Opinion » Antidote

Consider it Liquid Sushi

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I've been taking cod liver oil to lower my cholesterol, but I burp it up all morning and it's kind of gross. My wife says she can smell it on my breath and I think I'm starting to reek of fish. Can I take fish oil capsules instead, and will that stop all this disgusting stuff?

—Jerry

Unless it's on a bagel, I agree that fish doesn't taste that great in the morning, and the nautical reflux probably doesn't win you friends in the office elevator. The fact that the cat pounces on you without warning might be yet another reason to make a change.

Whenever cod liver oil is mentioned, most people are reminded of the indignity their grandparents are still grousing about over their own childhood forced feedings. Today, few would consider adding it to their diet willingly, but fish oils now get frequent recommendations from traditional MDs. Oily fish, like salmon, mackerel, trout and sardines are rich in the essential Omega-3 fatty acids, EPA and DHA, compounds that are known to reduce cholesterol and triglycerides. Ideally, equal amounts of Omega-3 and a similar group, Omega-6, work together to form cell membranes and help regulate our body chemistry.

Research has been going fast and furious over the 30 years since a study showed heart protective benefits of the fish heavy diet of the Greenland Eskimos compared to the Western-type diet of nearby Denmark. Repeated studies have conclusively demonstrated that fish oil reduces triglycerides (the circulating fat in the blood) and markers for inflammation (found in arthritic and other conditions). Respected research publications like the Journal of the American Medical Association and the New England Journal of Medicine have reached the same essential conclusion: Those who get more fish oil are less likely to die of a heart attack. Never ones to let an opportunity go unexploited, drug companies have now created Omacor, a new prescription medication that contains 90 percent Omega-3 fatty acids. Bam! Your daily dose now costs more than the salmon veracruzana at Emeril's.

Other research shows promising benefits for blood pressure, depression and in lessening painful menstrual cycles in young women. In fact, the FDA has taken an unusual step and announced a qualified health claim for foods and supplements that contain Omega-3, giving the industry a real boost. All this good news has actually prompted the seafood company Bumble Bee to move into the fish oil business, presumably putting leftover tuna heads to a much better use than bouillabaisse.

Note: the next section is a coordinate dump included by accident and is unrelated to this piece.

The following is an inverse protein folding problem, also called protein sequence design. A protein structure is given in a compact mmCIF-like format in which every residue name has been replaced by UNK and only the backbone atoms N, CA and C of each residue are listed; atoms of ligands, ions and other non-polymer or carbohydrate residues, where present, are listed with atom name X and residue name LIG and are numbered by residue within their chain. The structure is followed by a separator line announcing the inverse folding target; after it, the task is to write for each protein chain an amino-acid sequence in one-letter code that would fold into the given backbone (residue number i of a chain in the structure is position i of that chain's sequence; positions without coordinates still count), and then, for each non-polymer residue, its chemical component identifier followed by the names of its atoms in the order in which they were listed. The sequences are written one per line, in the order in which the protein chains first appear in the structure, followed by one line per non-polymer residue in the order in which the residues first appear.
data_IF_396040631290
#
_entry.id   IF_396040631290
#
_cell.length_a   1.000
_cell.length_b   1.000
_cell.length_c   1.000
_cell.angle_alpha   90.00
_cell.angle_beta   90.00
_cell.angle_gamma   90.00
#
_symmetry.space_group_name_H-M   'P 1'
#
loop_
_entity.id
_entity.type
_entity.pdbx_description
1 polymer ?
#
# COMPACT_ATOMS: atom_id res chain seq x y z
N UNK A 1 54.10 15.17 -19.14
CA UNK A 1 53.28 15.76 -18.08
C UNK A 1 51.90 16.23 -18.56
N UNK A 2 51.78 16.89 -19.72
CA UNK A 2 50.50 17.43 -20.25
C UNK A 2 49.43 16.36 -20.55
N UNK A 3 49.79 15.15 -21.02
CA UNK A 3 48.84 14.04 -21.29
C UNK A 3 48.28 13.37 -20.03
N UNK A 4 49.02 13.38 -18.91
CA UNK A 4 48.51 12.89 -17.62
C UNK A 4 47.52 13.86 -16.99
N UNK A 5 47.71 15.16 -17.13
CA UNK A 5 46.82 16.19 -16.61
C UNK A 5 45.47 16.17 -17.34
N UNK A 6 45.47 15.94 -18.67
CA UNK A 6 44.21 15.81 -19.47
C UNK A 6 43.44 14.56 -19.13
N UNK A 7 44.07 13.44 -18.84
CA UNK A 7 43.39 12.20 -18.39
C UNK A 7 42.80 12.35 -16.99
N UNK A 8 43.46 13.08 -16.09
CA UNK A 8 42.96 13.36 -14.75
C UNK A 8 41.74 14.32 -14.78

Conventional fish oils are made using all body parts of the fish, while cod liver oil is made from (you guessed it) only the livers of the cod. This difference results in cod liver oil containing considerably more of vitamins A and D. Though they may seem a free bonus, surplus amounts of these vitamins can be dangerous because the body stores, rather than eliminates, any excess. Too much vitamin A can be harmful for the elderly because of bone-thinning osteoporosis and fractures, and an overload of either A or D in pregnant women results in increased risk of birth defects. Another caution: Because fish oils are thought to work their magic by reducing stickiness of the blood, people who are on blood thinners, including aspirin and ibuprofen, should first discuss supplementation with their doctor.

As for the fish burps and your bait bucket bouquet, there are a few things you can try. Some brands of cod liver oil are fresher and purer than others. So if switching brands doesn't help, the fish oil capsules you mentioned, stored in the freezer, have a better reputation for reducing odors from the mouth, skin and other more private places. Failing that, you can simply try to eat broiled, baked or grilled fish from the above list two or three times each week (a fried Filet-O-Fish value meal doesn't count). As an alternative for the seafood allergic or fish phobic, canola or flax seed oil both provide some of the same benefits. Although their oils can be transformed into the essential Omega-3s, conversion is only about 15 percent efficient and that may not be enough to get heart protective benefits.

All in all, changing to fish oil capsules sounds like a good idea in your case. In fact, you'll probably be relieved not to have so many seagulls flying over the house. But if you still continue to taste fish all morning long, you might consider telling the folks at IHOP to hold the caviar from your Rooty Tooty Fresh 'N Fruity.

Dr. Ed Rabin is a chiropractor practicing at Life Chiropractic Center in Boise. Send fish heads and health-related questions to theantidote@edrabin.com (on the Web at www.edrabin.com).